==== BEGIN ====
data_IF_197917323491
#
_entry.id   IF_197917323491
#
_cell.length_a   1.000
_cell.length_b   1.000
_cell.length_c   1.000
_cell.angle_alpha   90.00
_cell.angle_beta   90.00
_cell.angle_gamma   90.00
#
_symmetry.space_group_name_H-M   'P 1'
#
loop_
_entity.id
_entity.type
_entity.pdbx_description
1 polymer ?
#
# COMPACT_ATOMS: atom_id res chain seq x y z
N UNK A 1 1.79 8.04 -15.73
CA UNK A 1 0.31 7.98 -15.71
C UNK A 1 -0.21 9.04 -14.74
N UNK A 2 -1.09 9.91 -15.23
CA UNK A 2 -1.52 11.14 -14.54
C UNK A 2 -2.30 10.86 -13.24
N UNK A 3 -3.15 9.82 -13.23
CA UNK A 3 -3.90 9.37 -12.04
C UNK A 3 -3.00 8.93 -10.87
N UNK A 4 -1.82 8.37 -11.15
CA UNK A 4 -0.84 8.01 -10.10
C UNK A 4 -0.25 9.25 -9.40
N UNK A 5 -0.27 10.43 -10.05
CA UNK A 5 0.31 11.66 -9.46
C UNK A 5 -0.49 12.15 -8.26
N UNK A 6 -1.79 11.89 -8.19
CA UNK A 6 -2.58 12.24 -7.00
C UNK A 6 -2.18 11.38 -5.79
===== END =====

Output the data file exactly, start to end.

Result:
data_IF_197917323491
#
_entry.id   IF_197917323491
#
_cell.length_a   1.000
_cell.length_b   1.000
_cell.length_c   1.000
_cell.angle_alpha   90.00
_cell.angle_beta   90.00
_cell.angle_gamma   90.00
#
_symmetry.space_group_name_H-M   'P 1'
#
loop_
_entity.id
_entity.type
_entity.pdbx_description
1 polymer ?
#
# COMPACT_ATOMS: atom_id res chain seq x y z
N UNK A 1 1.79 8.04 -15.73
CA UNK A 1 0.31 7.98 -15.71
C UNK A 1 -0.21 9.04 -14.74
N UNK A 2 -1.09 9.91 -15.23
CA UNK A 2 -1.52 11.14 -14.54
C UNK A 2 -2.30 10.86 -13.24
N UNK A 3 -3.15 9.82 -13.23
CA UNK A 3 -3.90 9.37 -12.04
C UNK A 3 -3.00 8.93 -10.87
N UNK A 4 -1.82 8.37 -11.15
CA UNK A 4 -0.84 8.01 -10.10
C UNK A 4 -0.25 9.25 -9.40
N UNK A 5 -0.27 10.43 -10.05
CA UNK A 5 0.31 11.66 -9.46
C UNK A 5 -0.49 12.15 -8.26
N UNK A 6 -1.79 11.89 -8.19
CA UNK A 6 -2.58 12.24 -7.00
C UNK A 6 -2.18 11.38 -5.79